Menu   

Off the Pulpit

Archives

2020  |  2019  |  2018  |  2017  |  2016  |  2015  |  2014  |  2013  |  2012  |  2011  |  2010  |  2009  |  2008  |  2007  |  2006  |  2005


December


A Sabbatical Farewell Message


For over twenty-five years I have written the weekly “Musings” column for The New York Jewish Week, which for more than a decade we have sent out as “Off The Pulpit.” Now, after some 1,300 weekly columns, I am taking a break. I will be on a six month sabbatical, traveling and writing, from January to June. I won’t be on e-mail or Facebook. A real break.

I plan to be back in the summer, but in the meantime, I would like to thank those of you who have read the column over the years and have occasionally written with suggestions, criticism, praise and corrections. I have discovered how easy it is to make mistakes, even in short columns. And I have also discovered the immense generosity of spirit of the readers, who frequently offer kind words and encouragement.

I aimed for the refrigerator. A triumph was a column that somehow ended up on a cork-board or a refrigerator. Of course, it is a little tough to tape your iPhone to the fridge, so, as of late, I have hoped to be forwarded to others.

The wisdom of the Jewish tradition is literally inexhaustible. When people ask about the inspiration to write each week, the simple answer is that it is all there, in the Torah, in the commentaries, in the vast sea of Talmud and Jewish literature. I know this will continue to nourish me as I hope it nourishes you, and I look forward to seeing you back next summer. In the meantime, here are two recent articles — one a NY Times review I wrote about whether the Exodus happened and why God no longer speaks to us, and the other for the Jewish Book Council on how Jews comment on one another. Please enjoy and have a restful and blessed new year. 

Judging Favorably


As a nation we suffer from imputing bad intentions. Too many people on the left assume that those on the right must be racist, and those on the right too often assume those on the left must hate America. We have never been more desperately in need of the simple wisdom of the Rabbis, to judge people favorably.

We can cherish certain values and defend them without thinking that people on the other side are venal or wicked. It is helpful to remember how often in life we have believed something we later decided was wrong; perhaps we were where someone else is standing now. Perhaps we will one day be there.

Social mistrust is corroding the coherence of our nation. When we learn to see people as we wish to be seen, as characters and not caricatures, everyone benefits. Try to get to know people who are unlike you, who disagree with you. You may discover a common passion, or even better, a simple common humanity. The Torah’s greatest teaching is that all human beings are in the image of God — even those without the simple good sense to agree with you.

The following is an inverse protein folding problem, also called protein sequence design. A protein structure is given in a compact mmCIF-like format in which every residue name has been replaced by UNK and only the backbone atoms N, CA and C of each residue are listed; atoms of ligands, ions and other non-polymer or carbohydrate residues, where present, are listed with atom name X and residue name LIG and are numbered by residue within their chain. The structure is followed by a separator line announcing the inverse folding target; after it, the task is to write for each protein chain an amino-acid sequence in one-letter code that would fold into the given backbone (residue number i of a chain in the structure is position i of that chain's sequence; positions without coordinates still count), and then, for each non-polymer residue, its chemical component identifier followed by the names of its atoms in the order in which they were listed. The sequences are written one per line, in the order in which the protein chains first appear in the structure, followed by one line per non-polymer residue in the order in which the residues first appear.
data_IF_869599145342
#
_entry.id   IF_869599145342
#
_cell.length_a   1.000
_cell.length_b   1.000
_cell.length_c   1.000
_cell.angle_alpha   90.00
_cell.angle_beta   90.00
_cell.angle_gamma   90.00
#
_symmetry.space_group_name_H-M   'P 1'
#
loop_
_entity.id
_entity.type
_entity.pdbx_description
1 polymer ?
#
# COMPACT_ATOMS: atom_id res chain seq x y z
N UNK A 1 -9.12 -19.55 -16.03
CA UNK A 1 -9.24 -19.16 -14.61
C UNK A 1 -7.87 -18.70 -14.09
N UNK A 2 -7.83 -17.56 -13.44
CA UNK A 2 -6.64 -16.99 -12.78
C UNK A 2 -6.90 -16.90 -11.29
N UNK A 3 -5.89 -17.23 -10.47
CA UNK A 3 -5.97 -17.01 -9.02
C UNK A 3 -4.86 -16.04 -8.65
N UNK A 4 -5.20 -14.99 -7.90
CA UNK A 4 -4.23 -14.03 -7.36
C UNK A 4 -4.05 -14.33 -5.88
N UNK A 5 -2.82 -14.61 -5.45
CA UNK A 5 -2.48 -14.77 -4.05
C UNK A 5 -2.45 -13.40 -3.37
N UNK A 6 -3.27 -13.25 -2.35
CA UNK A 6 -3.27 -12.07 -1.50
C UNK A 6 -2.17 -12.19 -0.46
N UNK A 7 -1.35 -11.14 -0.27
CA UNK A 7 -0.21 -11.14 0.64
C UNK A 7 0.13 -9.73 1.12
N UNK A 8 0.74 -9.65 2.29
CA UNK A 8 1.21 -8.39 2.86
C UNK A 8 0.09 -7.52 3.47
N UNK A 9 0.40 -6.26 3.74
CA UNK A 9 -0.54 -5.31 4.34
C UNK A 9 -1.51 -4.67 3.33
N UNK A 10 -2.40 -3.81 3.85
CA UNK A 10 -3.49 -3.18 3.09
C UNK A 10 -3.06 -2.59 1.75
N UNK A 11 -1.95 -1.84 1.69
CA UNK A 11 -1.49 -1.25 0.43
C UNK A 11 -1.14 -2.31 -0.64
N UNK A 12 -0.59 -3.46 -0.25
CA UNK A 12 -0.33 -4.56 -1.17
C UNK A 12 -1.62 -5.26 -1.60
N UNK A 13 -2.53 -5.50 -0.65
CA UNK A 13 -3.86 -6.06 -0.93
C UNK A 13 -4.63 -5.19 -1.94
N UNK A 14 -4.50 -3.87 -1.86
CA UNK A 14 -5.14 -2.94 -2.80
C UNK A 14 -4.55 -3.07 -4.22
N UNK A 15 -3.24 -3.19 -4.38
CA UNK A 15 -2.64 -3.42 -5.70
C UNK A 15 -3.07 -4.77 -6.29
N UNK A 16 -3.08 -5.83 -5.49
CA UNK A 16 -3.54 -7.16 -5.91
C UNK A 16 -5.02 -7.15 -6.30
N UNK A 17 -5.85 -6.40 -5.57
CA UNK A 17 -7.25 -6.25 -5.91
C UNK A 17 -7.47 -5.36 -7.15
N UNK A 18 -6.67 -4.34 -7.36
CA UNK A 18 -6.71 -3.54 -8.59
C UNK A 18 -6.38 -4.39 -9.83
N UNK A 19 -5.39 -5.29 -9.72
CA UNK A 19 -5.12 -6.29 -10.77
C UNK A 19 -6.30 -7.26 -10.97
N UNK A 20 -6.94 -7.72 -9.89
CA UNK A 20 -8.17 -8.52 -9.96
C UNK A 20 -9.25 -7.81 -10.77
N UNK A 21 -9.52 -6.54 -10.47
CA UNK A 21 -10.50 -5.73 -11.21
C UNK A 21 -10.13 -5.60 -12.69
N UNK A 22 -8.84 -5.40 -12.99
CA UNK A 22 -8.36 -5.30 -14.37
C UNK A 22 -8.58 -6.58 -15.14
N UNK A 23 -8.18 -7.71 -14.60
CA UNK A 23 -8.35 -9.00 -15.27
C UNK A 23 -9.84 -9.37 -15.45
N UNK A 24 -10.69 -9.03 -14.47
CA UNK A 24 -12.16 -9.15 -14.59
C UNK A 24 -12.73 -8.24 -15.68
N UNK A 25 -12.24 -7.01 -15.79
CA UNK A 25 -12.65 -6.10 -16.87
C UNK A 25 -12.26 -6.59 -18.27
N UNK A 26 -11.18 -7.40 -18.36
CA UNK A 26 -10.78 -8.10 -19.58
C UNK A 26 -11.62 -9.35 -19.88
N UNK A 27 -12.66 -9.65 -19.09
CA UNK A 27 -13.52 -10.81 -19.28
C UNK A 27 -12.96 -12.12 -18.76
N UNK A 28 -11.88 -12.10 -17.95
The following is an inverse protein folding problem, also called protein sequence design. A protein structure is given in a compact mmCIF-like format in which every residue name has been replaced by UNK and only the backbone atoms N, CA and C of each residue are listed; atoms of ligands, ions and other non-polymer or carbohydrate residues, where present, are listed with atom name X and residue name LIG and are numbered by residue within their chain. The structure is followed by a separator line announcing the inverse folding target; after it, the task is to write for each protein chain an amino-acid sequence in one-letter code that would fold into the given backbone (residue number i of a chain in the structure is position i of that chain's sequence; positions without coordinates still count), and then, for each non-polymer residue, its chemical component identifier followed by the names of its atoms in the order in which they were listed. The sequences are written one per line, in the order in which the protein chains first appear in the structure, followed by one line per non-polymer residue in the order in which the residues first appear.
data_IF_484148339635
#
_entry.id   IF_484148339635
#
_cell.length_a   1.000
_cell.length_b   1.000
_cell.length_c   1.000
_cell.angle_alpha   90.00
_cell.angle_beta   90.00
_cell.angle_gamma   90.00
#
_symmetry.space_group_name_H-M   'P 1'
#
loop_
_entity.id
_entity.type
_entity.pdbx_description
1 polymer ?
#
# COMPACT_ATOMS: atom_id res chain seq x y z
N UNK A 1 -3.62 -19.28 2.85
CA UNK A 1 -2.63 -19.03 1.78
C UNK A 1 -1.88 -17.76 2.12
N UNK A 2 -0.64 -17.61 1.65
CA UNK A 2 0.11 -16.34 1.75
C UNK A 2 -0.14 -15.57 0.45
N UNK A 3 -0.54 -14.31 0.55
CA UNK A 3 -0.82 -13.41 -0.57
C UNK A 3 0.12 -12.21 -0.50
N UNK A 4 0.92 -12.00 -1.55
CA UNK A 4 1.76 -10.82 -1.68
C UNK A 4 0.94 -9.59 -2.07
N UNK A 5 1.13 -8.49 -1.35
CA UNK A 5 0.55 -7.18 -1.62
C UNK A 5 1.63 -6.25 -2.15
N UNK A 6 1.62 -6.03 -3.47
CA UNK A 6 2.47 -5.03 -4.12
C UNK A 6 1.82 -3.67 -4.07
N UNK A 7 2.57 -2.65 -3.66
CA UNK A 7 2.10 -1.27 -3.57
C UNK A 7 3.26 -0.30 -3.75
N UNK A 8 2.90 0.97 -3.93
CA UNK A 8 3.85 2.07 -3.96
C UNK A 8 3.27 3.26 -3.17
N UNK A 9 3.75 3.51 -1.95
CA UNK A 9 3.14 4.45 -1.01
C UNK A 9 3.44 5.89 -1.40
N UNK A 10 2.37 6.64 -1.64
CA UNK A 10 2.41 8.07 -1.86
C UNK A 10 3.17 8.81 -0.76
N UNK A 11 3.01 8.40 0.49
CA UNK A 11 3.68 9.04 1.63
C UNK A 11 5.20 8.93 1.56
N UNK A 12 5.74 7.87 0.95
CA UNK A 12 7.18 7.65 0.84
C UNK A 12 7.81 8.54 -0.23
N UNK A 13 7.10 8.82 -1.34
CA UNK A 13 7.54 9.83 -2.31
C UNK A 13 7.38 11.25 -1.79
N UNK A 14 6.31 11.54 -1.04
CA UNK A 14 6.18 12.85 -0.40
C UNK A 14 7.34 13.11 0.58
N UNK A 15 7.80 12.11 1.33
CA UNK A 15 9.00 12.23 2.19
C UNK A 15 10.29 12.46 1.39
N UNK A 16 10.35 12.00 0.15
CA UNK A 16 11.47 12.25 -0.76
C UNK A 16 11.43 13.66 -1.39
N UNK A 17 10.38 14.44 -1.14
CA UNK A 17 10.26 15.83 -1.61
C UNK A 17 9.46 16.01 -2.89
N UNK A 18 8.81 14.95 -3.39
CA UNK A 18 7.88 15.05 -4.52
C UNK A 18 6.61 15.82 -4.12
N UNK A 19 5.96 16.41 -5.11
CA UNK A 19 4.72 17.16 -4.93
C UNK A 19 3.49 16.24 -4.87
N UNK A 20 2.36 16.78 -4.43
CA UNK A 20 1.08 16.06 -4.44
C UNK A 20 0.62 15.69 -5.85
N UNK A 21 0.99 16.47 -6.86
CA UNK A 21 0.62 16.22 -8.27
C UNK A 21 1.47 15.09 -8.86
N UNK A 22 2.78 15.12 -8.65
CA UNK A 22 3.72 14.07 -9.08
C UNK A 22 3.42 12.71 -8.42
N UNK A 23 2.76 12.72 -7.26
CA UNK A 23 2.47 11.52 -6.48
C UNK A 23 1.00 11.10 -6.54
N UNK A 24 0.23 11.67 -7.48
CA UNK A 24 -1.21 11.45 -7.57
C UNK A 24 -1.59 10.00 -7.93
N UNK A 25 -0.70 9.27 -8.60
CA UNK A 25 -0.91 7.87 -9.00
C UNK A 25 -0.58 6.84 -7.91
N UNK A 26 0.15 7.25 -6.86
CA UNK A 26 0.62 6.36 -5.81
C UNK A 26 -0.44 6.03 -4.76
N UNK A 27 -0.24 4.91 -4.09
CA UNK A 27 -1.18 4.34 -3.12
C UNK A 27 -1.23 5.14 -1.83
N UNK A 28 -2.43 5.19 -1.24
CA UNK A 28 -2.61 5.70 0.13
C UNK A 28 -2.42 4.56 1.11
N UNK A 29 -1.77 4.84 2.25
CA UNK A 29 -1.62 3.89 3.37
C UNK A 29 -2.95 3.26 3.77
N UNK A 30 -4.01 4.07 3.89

Welcoming The Stranger


Billy Wilder, legendary Hollywood writer and director of such classics as “Sunset Boulevard” and “Some Like it Hot” was a refugee who left Germany for Paris as the Nazi party gained power. He made it briefly to America but had to leave and reapply. Wilder told the story of coming to the American Consul in Mexico, desperate to return to the U.S.
         
Wilder knew that many waited for years, others were never admitted. He was terrified. He explained that he had almost no documentation because it was all left behind. 
The Counsel asked him, ‘What do you do?’
‘I write movies,’ said Wilder.
‘Is that so?’ said the counsel. They stared at each other for a long time.
Finally the Counsel stamped his passport and said, ‘Write some good ones.’  
He did.
In a thousand small acts, an individual shows his heart and a nation shows its character. In a world that is driven by fear many open hands have closed into fists. Let us remember how important it is to also believe in the possibility of goodness and the power of welcoming the stranger. 

Does God Take Checks?


We live in an age of unprecedented wealth. Do we therefore live in an age of unprecedented charity?

Many studies have demonstrated that paradoxically, rich people give a much lower percentage of their income to charity than poor people. As wealth accumulates, giving does not usually follow suit. There are exceptions of course; but the rule seems to hold. 

For many people giving is a numbers game. Their livelihood will not be affected no matter how much they give. It is a matter of numbers on a page or a screen. Yet the psychological obstacles to generosity are real. Many who could give don’t simply because they feel an inexplicable sense of loss when giving away money they could easily spare.
“We have never seen nor heard of an Israelite community that does not have a charitable fund,” wrote Maimonides in the middle ages. Tzedakah is central to Jewish life. Or to put it in a story: Once a wealthy Jew came before God after death.  God asked, “I gave you so much. Why didn’t you give more to tzedakah?” The man answered, “Here, tell me what to give to — I’ll write a check!”
“I’m afraid not” God said. “Up here, we only accept receipts.”

Biblical Karma


Jacob fools his father Isaac, disguising himself as Esau and taking the blessing.

How does the Torah itself regard his action? The subtle critique can be found later on in Jacob’s story. He works for seven years to marry Laban’s daughter Rachel. At the end of that time however, he wakes up in bed next to Leah. The Rabbis imagine that when he upbraids Leah for conniving with her sister, she answers — “are there teachers without disciples?” In other words, you had it coming, buddy.

Jacob pretended to be his brother. He was deceived by Leah pretending to be her sister. He fooled his blind father by touch, and could not himself distinguish the feel of Leah from the feel of Rachel while blinded in the dark of night. The result in one case was that he benefitted from the blessing. In the other case, he had to work an additional seven years.